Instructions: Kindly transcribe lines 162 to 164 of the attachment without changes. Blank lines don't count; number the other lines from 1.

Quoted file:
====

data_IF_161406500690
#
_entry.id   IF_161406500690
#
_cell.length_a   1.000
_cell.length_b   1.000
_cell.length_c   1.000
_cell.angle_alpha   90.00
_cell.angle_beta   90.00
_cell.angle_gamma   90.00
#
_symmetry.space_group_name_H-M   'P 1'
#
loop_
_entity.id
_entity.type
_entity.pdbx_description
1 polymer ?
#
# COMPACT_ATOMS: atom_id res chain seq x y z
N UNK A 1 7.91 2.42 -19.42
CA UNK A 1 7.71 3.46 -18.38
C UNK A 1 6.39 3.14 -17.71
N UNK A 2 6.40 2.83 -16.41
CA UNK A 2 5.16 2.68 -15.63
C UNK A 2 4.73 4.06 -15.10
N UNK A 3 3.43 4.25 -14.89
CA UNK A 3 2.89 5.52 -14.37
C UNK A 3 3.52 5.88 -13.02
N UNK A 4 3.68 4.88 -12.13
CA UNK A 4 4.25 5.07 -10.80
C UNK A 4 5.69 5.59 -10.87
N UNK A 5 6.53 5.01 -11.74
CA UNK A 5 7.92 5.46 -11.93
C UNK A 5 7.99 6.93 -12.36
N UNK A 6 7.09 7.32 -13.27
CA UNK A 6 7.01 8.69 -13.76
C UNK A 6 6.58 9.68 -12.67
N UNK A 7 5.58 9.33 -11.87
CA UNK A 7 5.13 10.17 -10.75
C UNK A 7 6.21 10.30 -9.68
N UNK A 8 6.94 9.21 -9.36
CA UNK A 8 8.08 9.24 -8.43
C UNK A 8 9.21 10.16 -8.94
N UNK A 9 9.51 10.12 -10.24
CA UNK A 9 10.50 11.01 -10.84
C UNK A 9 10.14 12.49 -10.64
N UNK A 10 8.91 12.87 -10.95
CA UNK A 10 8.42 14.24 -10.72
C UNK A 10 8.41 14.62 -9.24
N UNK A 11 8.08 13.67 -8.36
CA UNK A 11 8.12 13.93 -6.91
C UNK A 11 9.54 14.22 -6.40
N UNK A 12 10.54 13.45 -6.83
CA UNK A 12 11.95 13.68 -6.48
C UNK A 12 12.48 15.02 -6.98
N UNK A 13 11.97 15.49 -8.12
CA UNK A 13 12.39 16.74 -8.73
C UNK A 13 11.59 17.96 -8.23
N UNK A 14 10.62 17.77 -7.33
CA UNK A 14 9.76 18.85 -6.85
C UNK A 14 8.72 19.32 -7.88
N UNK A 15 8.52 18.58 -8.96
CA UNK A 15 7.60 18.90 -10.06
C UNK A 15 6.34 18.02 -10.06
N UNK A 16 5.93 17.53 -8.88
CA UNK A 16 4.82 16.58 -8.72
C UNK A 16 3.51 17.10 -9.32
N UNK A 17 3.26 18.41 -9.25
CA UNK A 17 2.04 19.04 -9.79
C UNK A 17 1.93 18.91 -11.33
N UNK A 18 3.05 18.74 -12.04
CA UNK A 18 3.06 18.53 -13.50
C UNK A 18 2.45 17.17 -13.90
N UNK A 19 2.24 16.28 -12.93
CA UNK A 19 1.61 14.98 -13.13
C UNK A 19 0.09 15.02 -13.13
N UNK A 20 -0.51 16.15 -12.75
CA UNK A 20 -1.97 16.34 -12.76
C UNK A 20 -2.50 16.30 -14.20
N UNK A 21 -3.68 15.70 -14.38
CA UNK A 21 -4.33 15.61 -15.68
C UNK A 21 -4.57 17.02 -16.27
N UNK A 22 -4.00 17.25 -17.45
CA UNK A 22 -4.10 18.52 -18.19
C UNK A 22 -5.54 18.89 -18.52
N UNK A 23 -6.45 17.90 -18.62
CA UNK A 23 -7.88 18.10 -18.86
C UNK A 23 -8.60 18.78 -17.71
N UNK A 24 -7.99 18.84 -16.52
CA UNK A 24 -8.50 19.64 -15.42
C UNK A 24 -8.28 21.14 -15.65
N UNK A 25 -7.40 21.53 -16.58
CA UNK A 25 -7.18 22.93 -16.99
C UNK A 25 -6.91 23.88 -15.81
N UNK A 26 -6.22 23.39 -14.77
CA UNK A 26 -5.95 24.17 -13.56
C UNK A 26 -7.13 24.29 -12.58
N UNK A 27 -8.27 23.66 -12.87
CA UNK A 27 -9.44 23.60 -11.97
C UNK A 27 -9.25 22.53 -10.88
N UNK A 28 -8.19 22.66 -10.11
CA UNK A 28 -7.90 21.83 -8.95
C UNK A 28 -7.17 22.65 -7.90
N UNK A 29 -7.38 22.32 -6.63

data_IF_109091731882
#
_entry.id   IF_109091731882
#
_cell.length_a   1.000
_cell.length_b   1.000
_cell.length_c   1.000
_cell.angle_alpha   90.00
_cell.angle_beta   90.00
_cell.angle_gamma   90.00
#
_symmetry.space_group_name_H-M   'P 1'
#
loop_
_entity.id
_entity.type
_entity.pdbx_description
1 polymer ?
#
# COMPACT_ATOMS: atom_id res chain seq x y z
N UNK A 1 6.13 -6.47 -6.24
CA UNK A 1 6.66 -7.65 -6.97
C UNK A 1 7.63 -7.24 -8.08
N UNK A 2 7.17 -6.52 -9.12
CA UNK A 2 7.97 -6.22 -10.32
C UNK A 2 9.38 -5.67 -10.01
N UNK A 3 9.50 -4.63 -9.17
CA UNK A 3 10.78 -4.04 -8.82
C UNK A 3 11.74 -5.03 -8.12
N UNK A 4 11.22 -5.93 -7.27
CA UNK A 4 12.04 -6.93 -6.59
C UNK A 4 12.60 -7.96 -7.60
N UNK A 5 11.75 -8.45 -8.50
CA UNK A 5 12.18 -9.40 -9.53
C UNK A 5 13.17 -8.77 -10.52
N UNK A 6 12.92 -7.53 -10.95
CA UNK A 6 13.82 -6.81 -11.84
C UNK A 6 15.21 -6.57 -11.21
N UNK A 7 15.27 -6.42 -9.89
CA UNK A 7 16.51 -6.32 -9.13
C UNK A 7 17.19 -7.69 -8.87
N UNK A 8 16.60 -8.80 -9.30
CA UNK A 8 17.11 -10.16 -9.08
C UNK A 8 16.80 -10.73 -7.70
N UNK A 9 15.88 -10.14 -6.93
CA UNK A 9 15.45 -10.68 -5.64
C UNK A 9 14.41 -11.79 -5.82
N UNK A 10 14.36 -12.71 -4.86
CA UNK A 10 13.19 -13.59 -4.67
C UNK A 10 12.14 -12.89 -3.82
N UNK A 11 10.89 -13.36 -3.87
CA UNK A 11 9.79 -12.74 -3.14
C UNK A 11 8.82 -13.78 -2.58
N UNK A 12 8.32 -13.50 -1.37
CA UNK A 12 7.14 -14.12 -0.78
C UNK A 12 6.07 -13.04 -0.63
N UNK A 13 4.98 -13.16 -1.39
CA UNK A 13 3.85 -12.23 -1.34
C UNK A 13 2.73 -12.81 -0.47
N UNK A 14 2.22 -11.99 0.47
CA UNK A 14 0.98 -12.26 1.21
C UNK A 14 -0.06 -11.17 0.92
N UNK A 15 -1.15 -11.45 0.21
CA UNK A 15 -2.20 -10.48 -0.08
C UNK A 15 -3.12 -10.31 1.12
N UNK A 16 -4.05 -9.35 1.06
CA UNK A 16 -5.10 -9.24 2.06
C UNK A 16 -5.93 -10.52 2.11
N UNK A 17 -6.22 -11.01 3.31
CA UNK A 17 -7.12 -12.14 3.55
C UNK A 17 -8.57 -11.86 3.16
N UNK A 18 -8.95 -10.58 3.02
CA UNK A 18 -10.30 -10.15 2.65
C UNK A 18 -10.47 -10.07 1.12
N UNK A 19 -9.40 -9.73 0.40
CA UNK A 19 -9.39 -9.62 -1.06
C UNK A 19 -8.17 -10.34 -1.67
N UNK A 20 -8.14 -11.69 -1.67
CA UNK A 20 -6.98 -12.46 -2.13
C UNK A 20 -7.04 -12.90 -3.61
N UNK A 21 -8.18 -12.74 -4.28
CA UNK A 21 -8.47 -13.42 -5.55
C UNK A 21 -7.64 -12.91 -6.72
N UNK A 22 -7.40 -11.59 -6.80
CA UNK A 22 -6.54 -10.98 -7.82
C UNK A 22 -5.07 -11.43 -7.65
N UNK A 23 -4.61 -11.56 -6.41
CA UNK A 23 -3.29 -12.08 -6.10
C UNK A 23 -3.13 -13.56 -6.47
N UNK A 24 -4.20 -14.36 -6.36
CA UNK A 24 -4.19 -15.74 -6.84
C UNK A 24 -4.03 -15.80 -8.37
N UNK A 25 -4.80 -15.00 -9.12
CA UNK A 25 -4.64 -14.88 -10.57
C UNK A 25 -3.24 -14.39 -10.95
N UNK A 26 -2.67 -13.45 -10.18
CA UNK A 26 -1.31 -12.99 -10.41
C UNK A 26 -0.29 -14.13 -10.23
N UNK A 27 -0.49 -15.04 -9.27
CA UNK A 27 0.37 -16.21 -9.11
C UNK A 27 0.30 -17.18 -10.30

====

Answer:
N UNK A 13 4.98 -13.16 -1.39
CA UNK A 13 3.85 -12.23 -1.34
C UNK A 13 2.73 -12.81 -0.47